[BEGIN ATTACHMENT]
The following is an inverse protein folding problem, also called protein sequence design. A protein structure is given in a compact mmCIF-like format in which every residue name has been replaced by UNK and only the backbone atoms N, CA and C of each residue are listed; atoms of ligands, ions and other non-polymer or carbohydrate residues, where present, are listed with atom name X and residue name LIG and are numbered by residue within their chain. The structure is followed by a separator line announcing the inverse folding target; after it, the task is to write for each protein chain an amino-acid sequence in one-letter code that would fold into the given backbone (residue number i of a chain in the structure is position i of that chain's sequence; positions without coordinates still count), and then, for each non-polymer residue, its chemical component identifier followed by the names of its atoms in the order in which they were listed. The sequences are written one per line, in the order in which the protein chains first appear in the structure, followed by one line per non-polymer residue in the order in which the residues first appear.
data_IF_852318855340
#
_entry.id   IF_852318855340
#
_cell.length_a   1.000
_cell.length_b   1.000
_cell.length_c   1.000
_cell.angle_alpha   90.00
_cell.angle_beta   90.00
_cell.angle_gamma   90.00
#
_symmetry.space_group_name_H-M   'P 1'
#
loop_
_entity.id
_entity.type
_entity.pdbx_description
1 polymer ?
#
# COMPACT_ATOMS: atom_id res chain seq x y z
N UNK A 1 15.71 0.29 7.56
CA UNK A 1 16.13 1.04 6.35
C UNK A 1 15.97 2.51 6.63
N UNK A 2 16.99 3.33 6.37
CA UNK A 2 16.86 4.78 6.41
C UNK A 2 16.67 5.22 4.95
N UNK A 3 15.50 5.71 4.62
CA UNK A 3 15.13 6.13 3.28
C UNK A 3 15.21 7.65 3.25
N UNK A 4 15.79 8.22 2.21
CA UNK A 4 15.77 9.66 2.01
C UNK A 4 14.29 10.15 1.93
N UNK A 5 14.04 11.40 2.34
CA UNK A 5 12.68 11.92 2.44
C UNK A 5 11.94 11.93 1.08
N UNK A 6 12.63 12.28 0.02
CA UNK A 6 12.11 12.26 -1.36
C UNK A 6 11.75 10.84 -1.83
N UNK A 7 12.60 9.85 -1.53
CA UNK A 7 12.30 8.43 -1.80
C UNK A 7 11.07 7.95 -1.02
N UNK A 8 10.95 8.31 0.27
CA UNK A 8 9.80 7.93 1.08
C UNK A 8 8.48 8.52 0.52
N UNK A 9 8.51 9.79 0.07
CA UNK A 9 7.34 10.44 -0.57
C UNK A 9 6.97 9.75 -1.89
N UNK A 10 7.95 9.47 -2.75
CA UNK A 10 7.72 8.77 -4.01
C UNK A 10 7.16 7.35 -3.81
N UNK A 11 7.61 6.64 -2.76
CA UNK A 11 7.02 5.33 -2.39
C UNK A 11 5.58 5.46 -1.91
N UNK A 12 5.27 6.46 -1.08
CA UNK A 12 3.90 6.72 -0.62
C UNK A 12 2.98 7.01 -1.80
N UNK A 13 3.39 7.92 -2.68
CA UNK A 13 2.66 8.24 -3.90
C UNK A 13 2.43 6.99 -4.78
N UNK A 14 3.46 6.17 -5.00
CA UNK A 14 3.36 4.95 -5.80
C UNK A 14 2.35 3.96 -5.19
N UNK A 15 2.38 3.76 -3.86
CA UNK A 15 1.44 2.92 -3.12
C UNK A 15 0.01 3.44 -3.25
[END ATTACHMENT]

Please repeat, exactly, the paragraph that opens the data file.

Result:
The following is an inverse protein folding problem, also called protein sequence design. A protein structure is given in a compact mmCIF-like format in which every residue name has been replaced by UNK and only the backbone atoms N, CA and C of each residue are listed; atoms of ligands, ions and other non-polymer or carbohydrate residues, where present, are listed with atom name X and residue name LIG and are numbered by residue within their chain. The structure is followed by a separator line announcing the inverse folding target; after it, the task is to write for each protein chain an amino-acid sequence in one-letter code that would fold into the given backbone (residue number i of a chain in the structure is position i of that chain's sequence; positions without coordinates still count), and then, for each non-polymer residue, its chemical component identifier followed by the names of its atoms in the order in which they were listed. The sequences are written one per line, in the order in which the protein chains first appear in the structure, followed by one line per non-polymer residue in the order in which the residues first appear.